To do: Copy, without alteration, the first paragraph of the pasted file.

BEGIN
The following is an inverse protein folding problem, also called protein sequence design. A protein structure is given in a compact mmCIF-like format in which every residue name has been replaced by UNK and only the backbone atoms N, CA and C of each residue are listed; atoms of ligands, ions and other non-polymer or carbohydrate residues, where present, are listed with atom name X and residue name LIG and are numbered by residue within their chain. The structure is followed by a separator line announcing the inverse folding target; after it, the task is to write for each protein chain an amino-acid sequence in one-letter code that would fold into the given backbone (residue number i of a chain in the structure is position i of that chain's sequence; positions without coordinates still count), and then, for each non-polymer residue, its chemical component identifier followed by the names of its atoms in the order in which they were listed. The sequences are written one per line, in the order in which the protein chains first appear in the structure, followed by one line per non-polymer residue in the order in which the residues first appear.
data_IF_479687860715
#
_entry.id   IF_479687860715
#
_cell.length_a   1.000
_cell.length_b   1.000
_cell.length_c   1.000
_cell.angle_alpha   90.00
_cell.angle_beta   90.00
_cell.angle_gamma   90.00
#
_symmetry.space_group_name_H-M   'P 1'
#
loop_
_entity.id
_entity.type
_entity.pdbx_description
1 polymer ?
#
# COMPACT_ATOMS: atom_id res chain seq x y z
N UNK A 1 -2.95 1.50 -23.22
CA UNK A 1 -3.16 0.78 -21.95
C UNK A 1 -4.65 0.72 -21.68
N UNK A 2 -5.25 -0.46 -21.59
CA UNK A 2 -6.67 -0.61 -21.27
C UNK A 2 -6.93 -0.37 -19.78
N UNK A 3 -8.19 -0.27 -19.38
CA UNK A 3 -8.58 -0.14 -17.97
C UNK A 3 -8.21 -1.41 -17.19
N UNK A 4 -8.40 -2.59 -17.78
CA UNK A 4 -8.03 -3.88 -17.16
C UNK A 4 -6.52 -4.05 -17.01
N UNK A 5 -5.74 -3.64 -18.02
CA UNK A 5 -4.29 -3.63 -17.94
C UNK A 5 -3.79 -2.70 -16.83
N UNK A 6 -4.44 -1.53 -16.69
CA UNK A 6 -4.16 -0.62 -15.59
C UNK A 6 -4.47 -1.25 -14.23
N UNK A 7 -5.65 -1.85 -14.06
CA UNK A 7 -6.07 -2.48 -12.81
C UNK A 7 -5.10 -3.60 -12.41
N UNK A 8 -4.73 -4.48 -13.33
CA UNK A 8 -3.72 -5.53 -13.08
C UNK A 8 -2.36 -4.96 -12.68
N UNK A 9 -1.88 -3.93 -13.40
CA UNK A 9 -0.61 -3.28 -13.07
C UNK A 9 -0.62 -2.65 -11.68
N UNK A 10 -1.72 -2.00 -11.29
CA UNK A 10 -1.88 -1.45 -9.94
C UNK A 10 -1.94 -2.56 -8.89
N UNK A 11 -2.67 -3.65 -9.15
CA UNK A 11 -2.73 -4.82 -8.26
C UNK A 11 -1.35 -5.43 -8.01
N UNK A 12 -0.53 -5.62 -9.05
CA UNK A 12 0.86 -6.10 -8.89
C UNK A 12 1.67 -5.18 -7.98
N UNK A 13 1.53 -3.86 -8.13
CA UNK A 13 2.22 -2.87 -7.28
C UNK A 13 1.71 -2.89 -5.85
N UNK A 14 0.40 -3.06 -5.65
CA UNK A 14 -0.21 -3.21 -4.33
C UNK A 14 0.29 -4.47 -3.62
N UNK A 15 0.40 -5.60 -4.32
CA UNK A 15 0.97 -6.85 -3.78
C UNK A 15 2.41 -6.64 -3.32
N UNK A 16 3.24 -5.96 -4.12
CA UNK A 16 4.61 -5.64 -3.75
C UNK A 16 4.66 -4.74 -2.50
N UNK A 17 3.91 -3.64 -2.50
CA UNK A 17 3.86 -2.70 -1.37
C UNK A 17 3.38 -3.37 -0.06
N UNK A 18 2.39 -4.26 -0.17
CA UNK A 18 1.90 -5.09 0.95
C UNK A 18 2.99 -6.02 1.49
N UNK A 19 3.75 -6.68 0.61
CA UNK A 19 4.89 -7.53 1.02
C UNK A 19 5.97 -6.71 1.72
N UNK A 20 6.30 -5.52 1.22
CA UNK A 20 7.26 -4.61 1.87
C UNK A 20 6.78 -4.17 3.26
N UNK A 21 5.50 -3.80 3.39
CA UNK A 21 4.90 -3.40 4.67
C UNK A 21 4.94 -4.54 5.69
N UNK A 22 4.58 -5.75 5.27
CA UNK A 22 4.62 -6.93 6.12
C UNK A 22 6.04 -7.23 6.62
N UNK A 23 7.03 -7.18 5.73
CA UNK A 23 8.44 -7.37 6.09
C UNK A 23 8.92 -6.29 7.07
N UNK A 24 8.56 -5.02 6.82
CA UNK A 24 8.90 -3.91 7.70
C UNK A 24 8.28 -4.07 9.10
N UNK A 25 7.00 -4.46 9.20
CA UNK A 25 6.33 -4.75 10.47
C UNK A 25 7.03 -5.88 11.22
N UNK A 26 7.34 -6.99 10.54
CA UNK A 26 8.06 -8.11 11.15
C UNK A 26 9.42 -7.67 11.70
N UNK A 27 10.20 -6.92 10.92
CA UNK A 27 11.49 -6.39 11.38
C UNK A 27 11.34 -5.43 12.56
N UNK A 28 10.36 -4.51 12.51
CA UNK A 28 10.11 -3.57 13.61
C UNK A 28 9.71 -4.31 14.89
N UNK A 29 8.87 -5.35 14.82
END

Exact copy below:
The following is an inverse protein folding problem, also called protein sequence design. A protein structure is given in a compact mmCIF-like format in which every residue name has been replaced by UNK and only the backbone atoms N, CA and C of each residue are listed; atoms of ligands, ions and other non-polymer or carbohydrate residues, where present, are listed with atom name X and residue name LIG and are numbered by residue within their chain. The structure is followed by a separator line announcing the inverse folding target; after it, the task is to write for each protein chain an amino-acid sequence in one-letter code that would fold into the given backbone (residue number i of a chain in the structure is position i of that chain's sequence; positions without coordinates still count), and then, for each non-polymer residue, its chemical component identifier followed by the names of its atoms in the order in which they were listed. The sequences are written one per line, in the order in which the protein chains first appear in the structure, followed by one line per non-polymer residue in the order in which the residues first appear.